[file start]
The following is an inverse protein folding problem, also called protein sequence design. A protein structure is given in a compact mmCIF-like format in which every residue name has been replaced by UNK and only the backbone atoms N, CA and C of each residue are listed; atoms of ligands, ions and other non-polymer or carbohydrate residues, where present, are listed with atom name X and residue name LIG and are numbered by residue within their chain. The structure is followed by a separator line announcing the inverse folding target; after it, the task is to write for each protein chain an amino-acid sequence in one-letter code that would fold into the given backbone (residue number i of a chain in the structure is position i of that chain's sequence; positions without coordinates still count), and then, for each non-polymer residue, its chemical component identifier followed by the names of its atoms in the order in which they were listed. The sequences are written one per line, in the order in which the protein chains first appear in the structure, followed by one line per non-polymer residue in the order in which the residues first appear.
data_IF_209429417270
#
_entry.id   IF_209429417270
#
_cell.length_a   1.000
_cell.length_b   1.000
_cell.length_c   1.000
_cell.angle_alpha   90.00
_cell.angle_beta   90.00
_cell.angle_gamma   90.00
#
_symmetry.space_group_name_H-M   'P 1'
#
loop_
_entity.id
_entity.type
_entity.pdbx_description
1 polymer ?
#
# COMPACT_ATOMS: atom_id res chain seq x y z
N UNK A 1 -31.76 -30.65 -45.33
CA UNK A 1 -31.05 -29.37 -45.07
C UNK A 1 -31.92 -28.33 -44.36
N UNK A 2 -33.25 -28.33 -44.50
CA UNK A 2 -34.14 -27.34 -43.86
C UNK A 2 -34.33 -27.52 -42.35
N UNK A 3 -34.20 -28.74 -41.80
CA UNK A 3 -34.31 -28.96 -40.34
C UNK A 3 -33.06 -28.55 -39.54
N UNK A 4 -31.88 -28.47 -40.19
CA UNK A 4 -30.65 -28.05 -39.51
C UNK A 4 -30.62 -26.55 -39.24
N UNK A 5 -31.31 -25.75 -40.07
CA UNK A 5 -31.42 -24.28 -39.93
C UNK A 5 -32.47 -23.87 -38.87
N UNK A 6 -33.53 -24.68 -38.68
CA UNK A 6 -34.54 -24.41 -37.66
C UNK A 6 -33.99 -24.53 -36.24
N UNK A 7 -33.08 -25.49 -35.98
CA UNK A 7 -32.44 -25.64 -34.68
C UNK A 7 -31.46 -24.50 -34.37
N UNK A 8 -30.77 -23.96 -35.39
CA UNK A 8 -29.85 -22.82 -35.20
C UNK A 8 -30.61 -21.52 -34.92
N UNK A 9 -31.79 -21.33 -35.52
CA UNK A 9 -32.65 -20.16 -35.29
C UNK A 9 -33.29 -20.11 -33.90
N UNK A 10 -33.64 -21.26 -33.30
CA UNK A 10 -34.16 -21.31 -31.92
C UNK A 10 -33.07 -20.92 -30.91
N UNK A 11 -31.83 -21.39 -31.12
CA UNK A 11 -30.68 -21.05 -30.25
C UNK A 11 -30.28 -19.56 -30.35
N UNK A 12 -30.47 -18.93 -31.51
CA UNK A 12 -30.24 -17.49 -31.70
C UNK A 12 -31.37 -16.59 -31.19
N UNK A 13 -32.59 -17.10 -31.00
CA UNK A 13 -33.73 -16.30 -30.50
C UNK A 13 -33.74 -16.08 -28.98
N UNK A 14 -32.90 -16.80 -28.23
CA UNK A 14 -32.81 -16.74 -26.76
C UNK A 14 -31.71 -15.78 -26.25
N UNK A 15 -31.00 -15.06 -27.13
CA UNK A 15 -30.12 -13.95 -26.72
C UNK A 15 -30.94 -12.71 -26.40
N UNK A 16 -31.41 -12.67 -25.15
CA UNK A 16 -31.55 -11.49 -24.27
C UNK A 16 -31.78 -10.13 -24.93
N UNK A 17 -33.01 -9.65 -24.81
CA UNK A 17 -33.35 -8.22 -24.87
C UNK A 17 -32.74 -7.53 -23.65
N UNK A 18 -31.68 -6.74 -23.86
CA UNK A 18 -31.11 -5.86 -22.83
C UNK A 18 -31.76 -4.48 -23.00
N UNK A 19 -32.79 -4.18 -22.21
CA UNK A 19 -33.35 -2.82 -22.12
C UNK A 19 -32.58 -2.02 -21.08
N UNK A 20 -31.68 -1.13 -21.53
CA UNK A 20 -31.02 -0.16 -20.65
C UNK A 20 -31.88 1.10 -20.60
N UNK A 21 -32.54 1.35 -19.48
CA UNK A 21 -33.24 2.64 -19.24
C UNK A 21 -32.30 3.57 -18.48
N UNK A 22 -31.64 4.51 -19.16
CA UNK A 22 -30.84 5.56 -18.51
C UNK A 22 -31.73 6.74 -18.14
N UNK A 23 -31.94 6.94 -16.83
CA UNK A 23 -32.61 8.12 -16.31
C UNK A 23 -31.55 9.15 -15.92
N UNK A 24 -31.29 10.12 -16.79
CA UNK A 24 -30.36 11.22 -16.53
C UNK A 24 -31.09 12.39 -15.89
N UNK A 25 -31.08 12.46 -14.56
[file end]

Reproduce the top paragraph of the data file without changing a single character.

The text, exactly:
The following is an inverse protein folding problem, also called protein sequence design. A protein structure is given in a compact mmCIF-like format in which every residue name has been replaced by UNK and only the backbone atoms N, CA and C of each residue are listed; atoms of ligands, ions and other non-polymer or carbohydrate residues, where present, are listed with atom name X and residue name LIG and are numbered by residue within their chain. The structure is followed by a separator line announcing the inverse folding target; after it, the task is to write for each protein chain an amino-acid sequence in one-letter code that would fold into the given backbone (residue number i of a chain in the structure is position i of that chain's sequence; positions without coordinates still count), and then, for each non-polymer residue, its chemical component identifier followed by the names of its atoms in the order in which they were listed. The sequences are written one per line, in the order in which the protein chains first appear in the structure, followed by one line per non-polymer residue in the order in which the residues first appear.